Universal Healthcare sounds appealing, but it actually lowers the quality and quantity of healthcare services that are rendered to patients, thus downgrading the healthcare system as a whole. Not having to pay, with everyone having coverage leads to longer wait times for medical service and many people overusing health care services. Implementation of Universal Healthcare in the United States would lead to a detrimental crippling of the nation’s health system. For those countries that have implemented Universal Healthcare or a system similar to it, all or most aspects of the coverage such as cost and care is generally provided by and tightly controlled by the government, a public-sector committee, or employer-based programs, with most of the funding essentially coming from tax revenues or budget cuts in other areas of spending. This paper will conclude with comparing the US healthcare system to others and how the US has one of the most advanced systems in the world.
America needs comprehensive health care reform, and immigrants should be a part of the movement. But many American citizens might ask that pertinent question: why should they cover the expense for illegal immigrants to access health care? The answer is plain and simple: until congress passes immigration laws that work, people are going to migrant here illegally. And to deny migrants access to affordable health care, Americans are not only denying them their human right, they are also putting individual and national health at risk. I believe that this country – which has the medical advancements and the facilities to ensure the health of its citizens – should reach out to its non-citizens, legal and illegal, until it
The first characteristic of the US health care system is that there is no central governing agency which allows for little integration and coordination. While the government has a great influence on the health care system, the system is mostly controlled through private hands. The system is financed publically and privately creating a variety of payments and delivery unlike centrally controlled healthcare systems in other developed countries. The US system is more complex and less manageable than centrally controlled health care systems, which makes it more expensive. The second characteristic of the US health care system is that it is technology driven and focuses on acute care. With more usage of high technology,
Immigrants are faced with a lot of barriers when it comes to taking full advantage of basic preventive care services available to them. Of the diverse population of immigrants coming to the United States, over half (53%) of them are older Hispanics from Latin America (Strunk, Townsend-Rocchiccioli, & Sanford, 2013). This paper focuses on US-dwelling Hispanics, aged 65 years old and above. This paper will depict how failing to acculturate, lacking financial resources, and having limited ability to communicate in English pose a challenge for the older Hispanic population to obtain high quality and cost-effective patient care.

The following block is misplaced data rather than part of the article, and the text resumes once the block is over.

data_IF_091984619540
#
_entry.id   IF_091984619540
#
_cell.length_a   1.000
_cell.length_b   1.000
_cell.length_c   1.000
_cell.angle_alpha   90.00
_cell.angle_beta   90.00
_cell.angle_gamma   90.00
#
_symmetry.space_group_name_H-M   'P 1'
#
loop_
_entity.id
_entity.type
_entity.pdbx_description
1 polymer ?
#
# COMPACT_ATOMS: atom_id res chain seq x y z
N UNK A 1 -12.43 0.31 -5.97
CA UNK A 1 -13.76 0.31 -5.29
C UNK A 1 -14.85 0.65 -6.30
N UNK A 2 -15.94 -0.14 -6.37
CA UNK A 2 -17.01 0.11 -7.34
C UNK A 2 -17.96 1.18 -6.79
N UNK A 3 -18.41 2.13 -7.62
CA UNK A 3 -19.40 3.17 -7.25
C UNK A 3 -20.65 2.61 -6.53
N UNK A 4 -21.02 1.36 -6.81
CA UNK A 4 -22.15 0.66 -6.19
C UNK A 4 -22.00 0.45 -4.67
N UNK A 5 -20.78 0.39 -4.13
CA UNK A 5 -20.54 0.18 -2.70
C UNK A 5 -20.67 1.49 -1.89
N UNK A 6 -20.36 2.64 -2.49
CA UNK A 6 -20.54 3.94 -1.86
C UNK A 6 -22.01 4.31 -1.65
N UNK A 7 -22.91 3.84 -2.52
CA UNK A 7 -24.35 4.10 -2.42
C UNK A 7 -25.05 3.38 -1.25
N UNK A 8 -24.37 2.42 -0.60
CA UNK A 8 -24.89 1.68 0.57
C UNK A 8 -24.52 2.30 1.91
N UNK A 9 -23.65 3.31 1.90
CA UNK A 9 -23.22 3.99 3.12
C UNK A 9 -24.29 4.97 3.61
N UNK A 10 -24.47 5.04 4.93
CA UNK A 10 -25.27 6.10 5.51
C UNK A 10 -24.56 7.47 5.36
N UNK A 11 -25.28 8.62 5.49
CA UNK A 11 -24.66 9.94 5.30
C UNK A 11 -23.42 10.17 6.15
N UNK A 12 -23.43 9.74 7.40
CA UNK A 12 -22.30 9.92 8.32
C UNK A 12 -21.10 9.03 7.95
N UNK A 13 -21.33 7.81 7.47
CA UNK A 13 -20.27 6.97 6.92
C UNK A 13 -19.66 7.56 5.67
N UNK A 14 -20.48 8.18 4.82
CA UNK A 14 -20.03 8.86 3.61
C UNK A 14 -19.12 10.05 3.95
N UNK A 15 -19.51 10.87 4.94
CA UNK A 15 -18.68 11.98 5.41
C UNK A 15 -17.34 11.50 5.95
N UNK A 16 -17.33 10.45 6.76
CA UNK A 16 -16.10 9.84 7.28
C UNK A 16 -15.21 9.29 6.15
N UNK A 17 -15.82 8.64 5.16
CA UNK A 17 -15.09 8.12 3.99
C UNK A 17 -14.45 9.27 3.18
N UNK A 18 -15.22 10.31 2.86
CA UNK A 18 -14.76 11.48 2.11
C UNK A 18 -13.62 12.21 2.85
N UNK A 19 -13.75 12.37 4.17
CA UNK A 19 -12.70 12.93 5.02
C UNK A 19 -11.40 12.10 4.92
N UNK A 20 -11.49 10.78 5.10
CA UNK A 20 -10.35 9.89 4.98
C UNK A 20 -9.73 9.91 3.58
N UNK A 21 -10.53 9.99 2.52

Through the years people in the Unites States have struggle with issues dealing with having health coverage. In March 2014 Obama care also known as Affordable Care Act was sign into law making it possible for the lower and middle class to be able to afford health insurance. The affordable care act was in congress from 2009 to 2010.With the act been pass it made it easier for the people to qualify and get help and pay so little with no extra cost. Even thought the insurance is not free it is now affordable for people so now people have a wider range of coverage options. With the affordable care act been pass they are hoping with the affordable screening and preventive services they can be more proactive with people’s healthcare and delay
There have been government programs in the past which have also attempted to make healthcare more accessible and affordable. Two such prominent programs are Medicare and Medicaid. Medicare provides health care coverage to the elderly, while Medicaid provides coverage to the poor. They were endorsed by President Johnson. However, even with the implementation of Medicare and Medicaid, which were enacted in 1965, there are many who are still uninsured (“Affordable Care Act”) . One of the goals of the Affordable Care Act was to help such individuals receive health care coverage. While attempting to garner support for the law, many of its advocates, including President Obama, also promised that those who already had coverage they were content would be able to keep it.
González, H. M., Ceballos, M., Tarraf, W., West, B. T., Bowen, M. E., & Vega, W. A. (2009). The Health of Older Mexican Americans in the Long Run. American Journal of Public Health, 99(10), 1879–1885. http://doi.org/10.2105/AJPH.2008.133744